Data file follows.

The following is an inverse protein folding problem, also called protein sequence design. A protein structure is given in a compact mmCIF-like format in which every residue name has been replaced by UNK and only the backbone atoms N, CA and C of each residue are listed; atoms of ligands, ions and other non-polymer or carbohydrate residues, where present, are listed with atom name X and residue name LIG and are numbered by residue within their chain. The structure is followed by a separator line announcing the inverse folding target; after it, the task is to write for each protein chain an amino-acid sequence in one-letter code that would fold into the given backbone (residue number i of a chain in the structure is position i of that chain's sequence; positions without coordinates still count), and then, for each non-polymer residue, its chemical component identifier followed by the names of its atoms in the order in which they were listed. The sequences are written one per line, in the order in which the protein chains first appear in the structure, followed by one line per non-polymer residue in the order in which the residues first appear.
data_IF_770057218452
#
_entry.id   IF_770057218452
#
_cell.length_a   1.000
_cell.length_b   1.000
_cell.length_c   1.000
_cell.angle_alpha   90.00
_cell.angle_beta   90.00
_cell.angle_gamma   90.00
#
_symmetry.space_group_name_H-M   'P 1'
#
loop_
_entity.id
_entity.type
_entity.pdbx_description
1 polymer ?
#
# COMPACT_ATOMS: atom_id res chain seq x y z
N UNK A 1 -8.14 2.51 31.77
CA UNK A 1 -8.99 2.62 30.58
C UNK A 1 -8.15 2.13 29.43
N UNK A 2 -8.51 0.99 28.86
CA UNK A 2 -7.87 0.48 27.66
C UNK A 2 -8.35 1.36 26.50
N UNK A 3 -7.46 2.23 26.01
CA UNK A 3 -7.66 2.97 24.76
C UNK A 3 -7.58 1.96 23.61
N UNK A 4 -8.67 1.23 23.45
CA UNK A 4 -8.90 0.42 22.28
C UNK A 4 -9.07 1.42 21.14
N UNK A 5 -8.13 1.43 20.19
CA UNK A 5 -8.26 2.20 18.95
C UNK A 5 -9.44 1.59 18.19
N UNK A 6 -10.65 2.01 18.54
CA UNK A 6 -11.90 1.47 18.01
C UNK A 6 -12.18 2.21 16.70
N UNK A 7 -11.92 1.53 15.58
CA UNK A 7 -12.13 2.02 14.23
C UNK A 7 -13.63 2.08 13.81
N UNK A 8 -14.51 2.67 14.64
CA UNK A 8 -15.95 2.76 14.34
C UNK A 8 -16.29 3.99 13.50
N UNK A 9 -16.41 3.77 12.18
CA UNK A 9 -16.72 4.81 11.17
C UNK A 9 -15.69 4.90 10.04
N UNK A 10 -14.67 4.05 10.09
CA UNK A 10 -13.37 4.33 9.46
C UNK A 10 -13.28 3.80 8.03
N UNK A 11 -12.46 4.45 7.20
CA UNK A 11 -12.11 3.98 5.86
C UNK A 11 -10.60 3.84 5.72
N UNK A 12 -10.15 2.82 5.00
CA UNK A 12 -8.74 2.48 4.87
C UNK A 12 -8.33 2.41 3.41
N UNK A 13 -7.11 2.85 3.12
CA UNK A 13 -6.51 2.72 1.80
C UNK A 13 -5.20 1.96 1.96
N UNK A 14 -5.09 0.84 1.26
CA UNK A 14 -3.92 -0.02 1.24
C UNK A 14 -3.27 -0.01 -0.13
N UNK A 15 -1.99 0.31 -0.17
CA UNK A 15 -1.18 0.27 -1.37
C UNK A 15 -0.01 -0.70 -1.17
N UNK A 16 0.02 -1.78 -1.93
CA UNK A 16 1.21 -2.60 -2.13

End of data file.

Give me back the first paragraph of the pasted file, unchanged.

The following is an inverse protein folding problem, also called protein sequence design. A protein structure is given in a compact mmCIF-like format in which every residue name has been replaced by UNK and only the backbone atoms N, CA and C of each residue are listed; atoms of ligands, ions and other non-polymer or carbohydrate residues, where present, are listed with atom name X and residue name LIG and are numbered by residue within their chain. The structure is followed by a separator line announcing the inverse folding target; after it, the task is to write for each protein chain an amino-acid sequence in one-letter code that would fold into the given backbone (residue number i of a chain in the structure is position i of that chain's sequence; positions without coordinates still count), and then, for each non-polymer residue, its chemical component identifier followed by the names of its atoms in the order in which they were listed. The sequences are written one per line, in the order in which the protein chains first appear in the structure, followed by one line per non-polymer residue in the order in which the residues first appear.